Devolo dLan AVplus
Now with mains power pass-through socketry
Adaptors sharing your mains wiring that don't have buttons pressed during this time can't share data with your ones, so this is one clear way to protect your network if you're concerned that other people in the building - you're in a block of flats, say - may be able to tap into the network because their power lines are linked to yours. Signals shouldn't get past the meter in any case, but if you fear they might, the 128-bit encryption gives some peace of mind.
128-bit AES encryption at the push of a button...
To test the Devolo units, we lined them up alongside a set of AVeasy adaptors we use and Belkin's Powerline HD Gigabit units. We first plugged two of each unit into adjacent power sockets and connected one to a MacBook Pro and the other to an Acer Aspire 1810TZ - both gave Gigabit Ethernet ports.
We transferred a 1.4GB file by SMB from the Mac to the Windows 7 machine and timed the result. Unsurprisingly, the Belkin pair maintained the fastest transfer: 72 seconds, or 159.29Mb/s. Curiously, our old Devolo set came next, with a speed of 54.07Mb/s, followed closely by the AVplus units, at 48.62Mb/s.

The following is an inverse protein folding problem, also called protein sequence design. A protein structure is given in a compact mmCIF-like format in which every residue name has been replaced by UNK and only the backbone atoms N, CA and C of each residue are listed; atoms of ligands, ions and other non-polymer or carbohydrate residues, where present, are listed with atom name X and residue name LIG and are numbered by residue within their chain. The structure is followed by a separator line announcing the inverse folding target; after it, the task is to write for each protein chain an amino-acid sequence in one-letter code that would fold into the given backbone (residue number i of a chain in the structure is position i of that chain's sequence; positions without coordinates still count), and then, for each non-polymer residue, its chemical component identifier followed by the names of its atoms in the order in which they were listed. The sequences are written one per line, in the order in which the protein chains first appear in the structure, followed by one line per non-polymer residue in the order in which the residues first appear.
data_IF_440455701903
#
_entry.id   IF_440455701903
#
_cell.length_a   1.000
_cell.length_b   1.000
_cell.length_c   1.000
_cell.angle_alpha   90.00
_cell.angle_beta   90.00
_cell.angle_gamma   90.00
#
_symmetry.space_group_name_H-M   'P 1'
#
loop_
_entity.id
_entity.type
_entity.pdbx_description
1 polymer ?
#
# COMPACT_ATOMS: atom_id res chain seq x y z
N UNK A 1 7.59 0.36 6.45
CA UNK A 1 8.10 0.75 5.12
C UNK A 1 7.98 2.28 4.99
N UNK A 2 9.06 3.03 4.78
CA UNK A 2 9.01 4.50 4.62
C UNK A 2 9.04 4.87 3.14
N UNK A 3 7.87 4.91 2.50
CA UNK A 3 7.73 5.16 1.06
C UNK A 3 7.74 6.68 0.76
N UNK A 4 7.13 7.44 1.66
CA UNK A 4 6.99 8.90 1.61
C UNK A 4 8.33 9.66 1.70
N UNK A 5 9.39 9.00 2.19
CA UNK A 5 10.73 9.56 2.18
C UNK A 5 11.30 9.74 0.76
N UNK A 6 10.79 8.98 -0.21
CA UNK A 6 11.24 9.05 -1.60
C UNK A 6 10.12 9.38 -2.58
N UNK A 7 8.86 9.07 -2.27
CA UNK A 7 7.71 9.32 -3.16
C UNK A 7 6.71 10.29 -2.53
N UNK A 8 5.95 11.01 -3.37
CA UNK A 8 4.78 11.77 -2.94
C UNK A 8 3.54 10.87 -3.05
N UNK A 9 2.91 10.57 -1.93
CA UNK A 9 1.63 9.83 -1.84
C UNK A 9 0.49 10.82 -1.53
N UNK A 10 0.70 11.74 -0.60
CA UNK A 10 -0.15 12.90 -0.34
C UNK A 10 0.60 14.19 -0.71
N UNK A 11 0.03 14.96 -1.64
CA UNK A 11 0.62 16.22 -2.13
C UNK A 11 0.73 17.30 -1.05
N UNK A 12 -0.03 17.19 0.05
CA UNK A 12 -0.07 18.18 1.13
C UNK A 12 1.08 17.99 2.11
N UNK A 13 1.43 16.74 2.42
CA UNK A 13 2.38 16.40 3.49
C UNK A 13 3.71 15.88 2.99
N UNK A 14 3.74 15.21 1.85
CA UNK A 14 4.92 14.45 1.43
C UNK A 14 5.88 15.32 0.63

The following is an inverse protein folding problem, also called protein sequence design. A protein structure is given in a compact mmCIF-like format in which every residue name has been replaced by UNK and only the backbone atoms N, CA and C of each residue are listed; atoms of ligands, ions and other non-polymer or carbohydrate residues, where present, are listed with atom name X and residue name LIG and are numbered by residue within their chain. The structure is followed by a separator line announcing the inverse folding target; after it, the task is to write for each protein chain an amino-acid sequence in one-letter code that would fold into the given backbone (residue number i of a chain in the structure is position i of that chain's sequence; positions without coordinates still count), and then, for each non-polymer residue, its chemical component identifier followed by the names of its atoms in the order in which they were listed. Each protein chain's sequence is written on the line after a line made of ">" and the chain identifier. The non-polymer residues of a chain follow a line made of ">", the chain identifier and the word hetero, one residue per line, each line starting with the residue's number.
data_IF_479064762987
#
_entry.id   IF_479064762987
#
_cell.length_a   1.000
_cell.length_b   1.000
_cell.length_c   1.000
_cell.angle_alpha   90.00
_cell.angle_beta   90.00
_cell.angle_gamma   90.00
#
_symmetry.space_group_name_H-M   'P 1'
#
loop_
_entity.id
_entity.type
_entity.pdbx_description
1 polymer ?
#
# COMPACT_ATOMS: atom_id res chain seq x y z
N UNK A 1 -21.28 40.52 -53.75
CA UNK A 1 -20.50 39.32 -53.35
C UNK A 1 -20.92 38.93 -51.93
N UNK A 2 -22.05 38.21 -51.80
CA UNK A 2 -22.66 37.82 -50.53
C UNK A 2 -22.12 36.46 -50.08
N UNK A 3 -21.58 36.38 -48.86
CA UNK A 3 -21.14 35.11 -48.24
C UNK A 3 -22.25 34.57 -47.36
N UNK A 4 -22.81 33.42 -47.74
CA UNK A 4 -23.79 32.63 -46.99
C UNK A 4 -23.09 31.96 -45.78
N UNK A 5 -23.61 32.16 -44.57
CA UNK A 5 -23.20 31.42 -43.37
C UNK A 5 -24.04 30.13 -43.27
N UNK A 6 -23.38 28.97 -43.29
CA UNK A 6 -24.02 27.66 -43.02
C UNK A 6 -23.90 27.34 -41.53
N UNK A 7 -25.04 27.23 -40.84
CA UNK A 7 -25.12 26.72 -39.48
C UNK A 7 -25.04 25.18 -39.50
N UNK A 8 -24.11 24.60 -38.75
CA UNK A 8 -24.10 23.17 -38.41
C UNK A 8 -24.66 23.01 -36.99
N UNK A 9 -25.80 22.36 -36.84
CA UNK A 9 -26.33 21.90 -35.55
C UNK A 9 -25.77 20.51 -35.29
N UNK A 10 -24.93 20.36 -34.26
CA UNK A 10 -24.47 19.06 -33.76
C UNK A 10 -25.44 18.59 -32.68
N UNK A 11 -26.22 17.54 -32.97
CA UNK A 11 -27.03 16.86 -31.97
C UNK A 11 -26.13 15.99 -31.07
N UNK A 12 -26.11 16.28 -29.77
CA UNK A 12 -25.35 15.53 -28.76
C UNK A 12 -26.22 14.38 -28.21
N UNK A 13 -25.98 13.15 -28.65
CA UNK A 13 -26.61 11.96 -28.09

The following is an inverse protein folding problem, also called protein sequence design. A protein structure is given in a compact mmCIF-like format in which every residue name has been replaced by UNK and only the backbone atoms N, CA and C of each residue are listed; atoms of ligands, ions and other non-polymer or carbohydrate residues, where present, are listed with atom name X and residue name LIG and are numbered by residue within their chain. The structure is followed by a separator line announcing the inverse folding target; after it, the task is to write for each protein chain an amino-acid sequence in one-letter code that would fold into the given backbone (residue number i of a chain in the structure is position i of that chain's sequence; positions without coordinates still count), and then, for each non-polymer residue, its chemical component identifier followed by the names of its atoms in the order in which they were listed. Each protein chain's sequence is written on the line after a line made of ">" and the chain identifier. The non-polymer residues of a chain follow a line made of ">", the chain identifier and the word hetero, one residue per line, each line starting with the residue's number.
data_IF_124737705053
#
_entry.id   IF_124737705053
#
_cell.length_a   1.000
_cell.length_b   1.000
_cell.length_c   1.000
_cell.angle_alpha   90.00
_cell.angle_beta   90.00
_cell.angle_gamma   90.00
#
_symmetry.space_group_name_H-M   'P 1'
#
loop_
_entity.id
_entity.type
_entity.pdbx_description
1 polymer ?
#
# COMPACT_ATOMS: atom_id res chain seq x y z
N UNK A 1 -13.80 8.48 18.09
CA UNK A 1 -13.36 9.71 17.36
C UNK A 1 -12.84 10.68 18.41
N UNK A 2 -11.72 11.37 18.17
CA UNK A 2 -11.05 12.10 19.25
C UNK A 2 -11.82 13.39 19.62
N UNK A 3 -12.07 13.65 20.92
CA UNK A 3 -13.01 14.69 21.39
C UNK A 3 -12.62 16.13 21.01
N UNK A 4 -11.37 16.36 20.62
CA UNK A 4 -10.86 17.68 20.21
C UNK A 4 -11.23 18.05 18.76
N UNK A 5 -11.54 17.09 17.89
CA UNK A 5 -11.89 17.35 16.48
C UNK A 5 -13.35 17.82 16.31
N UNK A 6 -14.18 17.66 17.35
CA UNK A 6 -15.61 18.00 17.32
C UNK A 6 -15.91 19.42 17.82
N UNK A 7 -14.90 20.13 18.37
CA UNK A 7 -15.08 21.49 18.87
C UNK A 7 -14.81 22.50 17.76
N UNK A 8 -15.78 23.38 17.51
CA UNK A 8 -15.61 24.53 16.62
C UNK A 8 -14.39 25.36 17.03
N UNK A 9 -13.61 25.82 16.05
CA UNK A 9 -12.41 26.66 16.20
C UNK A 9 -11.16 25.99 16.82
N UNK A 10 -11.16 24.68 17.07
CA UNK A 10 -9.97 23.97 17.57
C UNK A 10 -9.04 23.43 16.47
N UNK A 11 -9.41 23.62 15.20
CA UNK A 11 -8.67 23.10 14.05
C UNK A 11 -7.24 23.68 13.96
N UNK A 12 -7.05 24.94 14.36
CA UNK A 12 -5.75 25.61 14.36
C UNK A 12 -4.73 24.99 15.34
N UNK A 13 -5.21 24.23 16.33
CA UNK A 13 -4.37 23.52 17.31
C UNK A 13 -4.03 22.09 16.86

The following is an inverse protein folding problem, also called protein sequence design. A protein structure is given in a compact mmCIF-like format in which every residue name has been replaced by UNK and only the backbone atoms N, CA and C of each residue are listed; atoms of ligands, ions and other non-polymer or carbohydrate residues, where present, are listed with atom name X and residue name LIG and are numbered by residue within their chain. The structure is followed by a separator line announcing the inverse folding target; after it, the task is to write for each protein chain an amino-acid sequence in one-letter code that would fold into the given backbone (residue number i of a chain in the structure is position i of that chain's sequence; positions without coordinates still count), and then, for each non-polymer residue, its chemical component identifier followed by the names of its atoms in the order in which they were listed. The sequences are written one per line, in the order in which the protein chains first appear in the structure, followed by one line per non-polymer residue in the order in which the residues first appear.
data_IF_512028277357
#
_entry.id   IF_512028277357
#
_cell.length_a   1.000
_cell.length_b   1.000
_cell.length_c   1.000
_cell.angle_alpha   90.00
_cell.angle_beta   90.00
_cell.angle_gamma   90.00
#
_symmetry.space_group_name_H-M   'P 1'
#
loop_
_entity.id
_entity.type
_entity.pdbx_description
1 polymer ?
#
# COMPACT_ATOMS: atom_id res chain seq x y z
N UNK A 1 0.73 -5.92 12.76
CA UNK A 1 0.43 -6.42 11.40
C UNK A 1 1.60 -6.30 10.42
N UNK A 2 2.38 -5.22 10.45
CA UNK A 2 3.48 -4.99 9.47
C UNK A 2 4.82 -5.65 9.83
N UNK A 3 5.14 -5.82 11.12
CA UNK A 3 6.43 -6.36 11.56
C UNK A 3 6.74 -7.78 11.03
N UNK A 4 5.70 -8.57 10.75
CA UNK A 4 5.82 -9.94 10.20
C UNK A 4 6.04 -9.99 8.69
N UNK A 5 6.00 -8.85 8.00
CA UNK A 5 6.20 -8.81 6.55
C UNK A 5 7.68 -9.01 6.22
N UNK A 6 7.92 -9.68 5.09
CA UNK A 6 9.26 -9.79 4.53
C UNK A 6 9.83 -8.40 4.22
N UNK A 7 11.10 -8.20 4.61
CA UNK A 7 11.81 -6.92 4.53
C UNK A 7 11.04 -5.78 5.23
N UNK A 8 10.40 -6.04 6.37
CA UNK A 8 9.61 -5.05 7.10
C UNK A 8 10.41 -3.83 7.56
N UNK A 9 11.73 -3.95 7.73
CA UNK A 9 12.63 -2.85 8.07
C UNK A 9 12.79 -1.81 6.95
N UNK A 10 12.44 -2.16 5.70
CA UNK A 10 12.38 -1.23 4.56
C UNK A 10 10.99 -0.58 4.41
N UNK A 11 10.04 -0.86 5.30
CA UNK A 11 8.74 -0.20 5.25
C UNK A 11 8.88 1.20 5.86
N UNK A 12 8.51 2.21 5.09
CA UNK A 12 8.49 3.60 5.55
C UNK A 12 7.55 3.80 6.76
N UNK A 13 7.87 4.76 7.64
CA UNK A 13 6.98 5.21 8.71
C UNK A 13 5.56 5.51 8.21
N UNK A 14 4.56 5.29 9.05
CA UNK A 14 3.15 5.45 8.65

We got essentially the same numbers when we copied two files simultaneously in each direction. And we also measured the transfer speed of the AVplus adaptors with the two laptops' power bricks slotted into the units' pass-through ports. There was no significant change in performance.
Nor was there any real change when we tried the same file transfer but this time using well-separated power sockets: one upstairs by the router, the other downstairs by the TV. The new Devolos yielded 48.74Mb/s, the old ones 49.22Mb/s and the Belkins 46.7Mb/s.
...or set a password manually
As we noted in our review of the Belkin adaptors, these units drop back to standard 200Mb/s HomePlug AV when the powerline link isn't good enough to support higher but non-standard data rates, and that's clearly shown in the second test.